Hodgkin lymphoma can develop at any age, but it mostly affects young adults in their 20s and older adults over the age of 70. Slightly more men than women are affected. Around 1,900 people are diagnosed with Hodgkin lymphoma in the UK each year.

Symptoms of Hodgkin lymphoma

The most common symptom of Hodgkin lymphoma is a swelling in the neck, armpit or groin. The swelling is usually painless, although some people find that it aches. Some people with Hodgkin lymphoma also have other more general symptoms. These can include:

  • Night sweats
  • Unexplained weight loss
  • A high temperature (fever)
  • Persistent tiredness or fatigue
  • Difficulty recovering from infections or developing infections more often
  • A persistent cough or feeling of breathlessness
  • Persistent itching of the skin all over the body

Other symptoms will depend on where in the body the enlarged lymph glands are. For example, if the stomach is affected, you may have abdominal pain or indigestion. In some cases, people with Hodgkin lymphoma experience pain in their lymph glands when they drink alcohol.

If any of these symptoms apply to you, or if you have any concerns about similar symptoms, it is essential that you see your doctor at once, as your chances of recovery are much higher if your cancer is diagnosed early.

How is Hodgkin lymphoma diagnosed?

Your consultant or oncologist will perform a test called a biopsy, which is the only way to confirm a diagnosis of Hodgkin lymphoma. This is a minor surgical procedure where a sample of affected lymph node tissue is removed.

Once the patient has been diagnosed with Hodgkin lymphoma, a variety of other tests are conducted to work out how far the cancer has spread, and what stage it has reached. These include:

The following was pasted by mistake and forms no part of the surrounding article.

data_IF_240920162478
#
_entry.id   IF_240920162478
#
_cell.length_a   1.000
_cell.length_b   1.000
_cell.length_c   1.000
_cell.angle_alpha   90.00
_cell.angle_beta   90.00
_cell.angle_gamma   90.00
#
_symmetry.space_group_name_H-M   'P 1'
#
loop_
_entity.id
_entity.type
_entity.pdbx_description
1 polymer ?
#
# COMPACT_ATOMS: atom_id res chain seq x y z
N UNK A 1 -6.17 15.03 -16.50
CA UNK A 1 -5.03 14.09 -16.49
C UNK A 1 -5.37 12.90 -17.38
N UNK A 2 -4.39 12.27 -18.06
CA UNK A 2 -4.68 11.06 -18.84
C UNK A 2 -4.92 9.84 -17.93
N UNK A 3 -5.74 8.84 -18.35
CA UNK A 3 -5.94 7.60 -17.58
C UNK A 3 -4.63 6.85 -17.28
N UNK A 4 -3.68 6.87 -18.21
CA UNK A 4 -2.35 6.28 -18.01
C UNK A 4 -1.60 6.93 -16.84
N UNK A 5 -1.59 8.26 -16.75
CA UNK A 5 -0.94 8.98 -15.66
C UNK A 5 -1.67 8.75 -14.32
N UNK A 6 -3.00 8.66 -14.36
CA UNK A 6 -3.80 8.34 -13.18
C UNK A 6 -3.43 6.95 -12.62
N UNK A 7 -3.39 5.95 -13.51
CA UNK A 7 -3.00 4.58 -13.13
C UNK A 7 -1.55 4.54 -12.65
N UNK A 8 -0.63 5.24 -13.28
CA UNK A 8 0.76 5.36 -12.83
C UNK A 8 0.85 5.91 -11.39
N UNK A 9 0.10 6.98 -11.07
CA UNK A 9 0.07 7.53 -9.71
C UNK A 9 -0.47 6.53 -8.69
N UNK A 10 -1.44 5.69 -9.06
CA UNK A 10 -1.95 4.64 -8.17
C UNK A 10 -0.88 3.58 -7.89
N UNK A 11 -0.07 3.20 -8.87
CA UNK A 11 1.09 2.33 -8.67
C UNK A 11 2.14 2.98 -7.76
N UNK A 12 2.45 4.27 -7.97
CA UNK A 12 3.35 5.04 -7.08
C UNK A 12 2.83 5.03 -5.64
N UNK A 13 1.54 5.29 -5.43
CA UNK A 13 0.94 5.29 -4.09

• A blood test to measure the levels of different types of blood cells
  • A lumbar puncture, where a needle is used to extract a sample of cerebrospinal fluid (fluid that surrounds and protects your spine) from your back. The fluid is tested to determine whether leukaemia has reached your nervous system, and this test is carried out using local anaesthetic
  • A Computerised Tomography (CT) scan, which shows a 3D image of the area being looked at
  • An chest x-ray, where low level radiation is used to create an image of the body

Treatment of Hodgkin lymphoma

Patients with Hodgkin lymphoma are treated by a specialist multidisciplinary team from our Haemato-Oncology department, headed by Professor Ray Powles, CBE. This team works together to create a treatment plan to suit the individual needs of the patient.

Hodgkin lymphoma is a relatively aggressive cancer and can quickly spread through the body. Despite this, it is also one of the most easily treated types of cancer and can usually be treated successfully with the following methods:

  • Chemotherapy, which involves the use of chemical agents which are toxic to cancer cells, destroying them and preventing them from spreading to different areas. This can be given by injection or in tablet form
  • Radiotherapy, which is where high-energy rays are used to destroy the cancer cells